The code of conduct went on to stipulate that third parties were expected to adhere to the spirit of competition laws in their respective jurisdictions. In itself, this code of conduct was very misleading, open and vague. By proposing that employees were to adhere to the competition laws in their respective jurisdiction, the intention was that all the regions where GSK located their establishments were having a set of regulations. However, practically, the situation in China reflected an anarchical setting that disregarded all the competition and operational laws of the land (Branco & Delgado 2012). Therefore, within that particular environment, complying with the rules would have been futile. The same argument goes for the section of the clause that demanded all employees to make use offair business practicessuch as precise and straightforward advertising methods. In China, the method of acquiring tenders and contracts within the healthcare sector was left in chaos forcing the GSK staff to resort to unorthodox means (Nichols 2012).

 The GSK code of conduct also exhibited another major weakness in its implementation process. The code prescribed that all of its regulations were enforced by the Global Ethics and Compliance team that offered oversight and guidance services. By empowering one entity to perform the work of ensuring all employees comply with the regulations and policies, GSK was setting up to fail (Lipman 2012). It would be next to impossible for one agency to regulate the behavior of all staff particularly in overseas offices. In the same vein, by depending on the internal management controls to discover company risks, problems and occurrences with fitting counteractive actions taken, GSK’s code of conduct focused all the duties in one system. However, despite all these controls and measures installed, it is quite difficult to comprehend why GSK still experienced cases of corruption such as bribery (Olsen 2010). It is quite clear that GSK’s problem was that did not lie in the ineffective controls and measures rather than the company failed to implement and comply with its own protocols.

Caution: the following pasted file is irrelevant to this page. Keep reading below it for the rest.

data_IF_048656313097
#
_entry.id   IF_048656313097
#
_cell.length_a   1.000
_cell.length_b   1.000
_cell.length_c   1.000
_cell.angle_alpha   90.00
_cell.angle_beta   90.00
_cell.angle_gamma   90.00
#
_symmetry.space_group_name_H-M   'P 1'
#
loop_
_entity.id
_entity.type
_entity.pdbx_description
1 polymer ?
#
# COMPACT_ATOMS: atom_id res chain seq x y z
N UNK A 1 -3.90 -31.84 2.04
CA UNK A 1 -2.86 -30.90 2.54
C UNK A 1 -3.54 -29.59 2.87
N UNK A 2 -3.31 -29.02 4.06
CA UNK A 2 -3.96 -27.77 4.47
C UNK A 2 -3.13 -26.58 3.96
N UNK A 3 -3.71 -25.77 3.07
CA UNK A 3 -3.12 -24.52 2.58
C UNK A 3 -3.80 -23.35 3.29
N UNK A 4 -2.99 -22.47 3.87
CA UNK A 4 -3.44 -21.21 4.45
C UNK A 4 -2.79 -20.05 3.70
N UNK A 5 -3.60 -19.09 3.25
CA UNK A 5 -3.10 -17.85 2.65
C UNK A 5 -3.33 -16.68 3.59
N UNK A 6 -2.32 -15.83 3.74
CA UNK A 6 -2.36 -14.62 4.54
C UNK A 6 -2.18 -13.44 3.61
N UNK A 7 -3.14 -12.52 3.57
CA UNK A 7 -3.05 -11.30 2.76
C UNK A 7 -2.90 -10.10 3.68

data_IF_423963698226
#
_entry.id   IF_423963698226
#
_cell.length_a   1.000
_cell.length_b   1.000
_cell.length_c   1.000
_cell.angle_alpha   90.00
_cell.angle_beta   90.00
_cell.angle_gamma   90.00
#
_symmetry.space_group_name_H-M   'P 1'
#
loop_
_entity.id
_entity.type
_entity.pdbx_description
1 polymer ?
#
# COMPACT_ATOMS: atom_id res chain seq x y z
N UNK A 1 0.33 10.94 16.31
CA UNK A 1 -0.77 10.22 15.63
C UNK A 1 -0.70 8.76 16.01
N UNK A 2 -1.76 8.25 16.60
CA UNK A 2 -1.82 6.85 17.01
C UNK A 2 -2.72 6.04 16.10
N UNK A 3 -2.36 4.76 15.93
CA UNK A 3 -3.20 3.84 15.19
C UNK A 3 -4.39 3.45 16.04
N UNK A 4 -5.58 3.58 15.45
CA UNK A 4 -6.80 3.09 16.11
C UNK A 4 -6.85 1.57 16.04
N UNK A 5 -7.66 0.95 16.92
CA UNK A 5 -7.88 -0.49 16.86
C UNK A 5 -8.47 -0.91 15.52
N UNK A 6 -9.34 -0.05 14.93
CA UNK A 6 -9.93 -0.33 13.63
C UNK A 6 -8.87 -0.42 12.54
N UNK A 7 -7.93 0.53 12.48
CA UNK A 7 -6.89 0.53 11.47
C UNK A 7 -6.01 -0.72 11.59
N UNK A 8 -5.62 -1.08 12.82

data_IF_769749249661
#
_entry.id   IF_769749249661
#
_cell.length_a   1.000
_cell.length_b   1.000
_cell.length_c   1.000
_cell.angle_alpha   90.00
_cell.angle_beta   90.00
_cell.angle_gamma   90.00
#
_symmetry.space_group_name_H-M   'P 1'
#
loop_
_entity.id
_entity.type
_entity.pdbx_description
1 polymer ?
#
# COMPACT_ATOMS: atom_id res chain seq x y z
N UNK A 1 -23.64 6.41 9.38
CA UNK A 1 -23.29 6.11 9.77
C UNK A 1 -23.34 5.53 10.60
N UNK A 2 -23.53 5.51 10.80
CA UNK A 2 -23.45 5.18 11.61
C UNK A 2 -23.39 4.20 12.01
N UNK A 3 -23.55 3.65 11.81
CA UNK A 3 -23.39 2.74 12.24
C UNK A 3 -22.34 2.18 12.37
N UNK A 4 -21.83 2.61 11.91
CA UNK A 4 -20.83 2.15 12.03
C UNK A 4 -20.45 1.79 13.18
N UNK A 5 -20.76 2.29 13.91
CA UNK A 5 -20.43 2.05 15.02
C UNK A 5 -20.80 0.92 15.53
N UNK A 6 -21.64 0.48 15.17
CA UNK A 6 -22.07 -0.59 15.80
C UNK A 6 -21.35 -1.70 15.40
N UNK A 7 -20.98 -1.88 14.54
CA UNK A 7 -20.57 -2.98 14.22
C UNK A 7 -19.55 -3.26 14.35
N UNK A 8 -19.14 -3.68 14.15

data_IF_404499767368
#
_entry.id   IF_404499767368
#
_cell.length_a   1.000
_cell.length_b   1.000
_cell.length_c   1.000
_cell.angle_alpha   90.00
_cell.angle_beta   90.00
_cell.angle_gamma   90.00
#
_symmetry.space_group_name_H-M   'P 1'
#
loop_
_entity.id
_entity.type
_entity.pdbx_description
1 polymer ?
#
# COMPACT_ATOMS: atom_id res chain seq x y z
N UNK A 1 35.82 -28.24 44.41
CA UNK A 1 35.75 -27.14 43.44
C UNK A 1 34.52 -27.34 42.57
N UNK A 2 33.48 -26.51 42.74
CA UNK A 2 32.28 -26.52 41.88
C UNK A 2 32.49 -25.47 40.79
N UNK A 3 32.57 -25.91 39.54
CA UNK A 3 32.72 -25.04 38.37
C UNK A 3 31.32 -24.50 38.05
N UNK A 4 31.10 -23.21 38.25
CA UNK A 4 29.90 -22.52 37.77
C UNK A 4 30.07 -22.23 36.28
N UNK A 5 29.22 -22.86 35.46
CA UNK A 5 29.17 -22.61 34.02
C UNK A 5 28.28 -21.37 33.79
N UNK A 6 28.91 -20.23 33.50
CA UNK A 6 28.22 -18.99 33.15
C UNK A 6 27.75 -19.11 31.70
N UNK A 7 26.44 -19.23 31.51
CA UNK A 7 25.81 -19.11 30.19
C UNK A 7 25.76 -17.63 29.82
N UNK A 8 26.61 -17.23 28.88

Ethical Recommendations for GSK

Several institutional and strategic measures and changes need to be implemented in order to avert future ethical dilemmas and reputation damage. However, GSK has also engaged in several efforts to rectify the situation including the development of a compensation program with the objective of eliminating incentives among the staff that promoted aggressive marketing, reinforced transparency and denied funding to doctors. Particularly, GSK announced the resolution to discontinue covering travel expenses for medical officials on regional and overseas conferences by 2015 (Ball 2012). These two major resolutions were expected to change the trend of company fund misappropriation.

Internal Ethics Reporting

            Due to the magnitude of most multinationals such as GlaxoSmithKline, internal ethics reporting emerges as a useful approach in handling violations of conduct. The reports can be made via an anonymous e-mail, telephone call or message that would be received by the management and acted upon accordingly (Treviño & Weaver 2004). The main fear among employees concerning internal ethics reporting is the fact that the reaction by other employees might be overly aggressive and negative. To that extent, supervisors have to maintain a strong communication link with the rest of the workers t0o ensure that ethical violations are reported in time (Branco & Delgado 2012). By responding to such calls in a timely manner, workplace issues can be solved quickly and effectively.

Building a Culture of Compliance and Ethics

            The notion that a few rogue employees were responsible for the multi-million bribery and corruption schemes that violated a major part of the code of conduct, the FCPA and other regulations set to control such malpractices is misplaced. Companies repeatedly claim that they have embraced the complete set of business ethics and fully comply with the applicable anti-corruption regulations and that only a handful of corrupt employees work against bringing down the company’s image and reputation. For instance, even the mother company, GSK started to separate itself from the Chinese subsidiary as well as the perpetrators who admitted to taking part in bribery and other dishonest practices for the benefit of selling GSK products (Nelson 2006).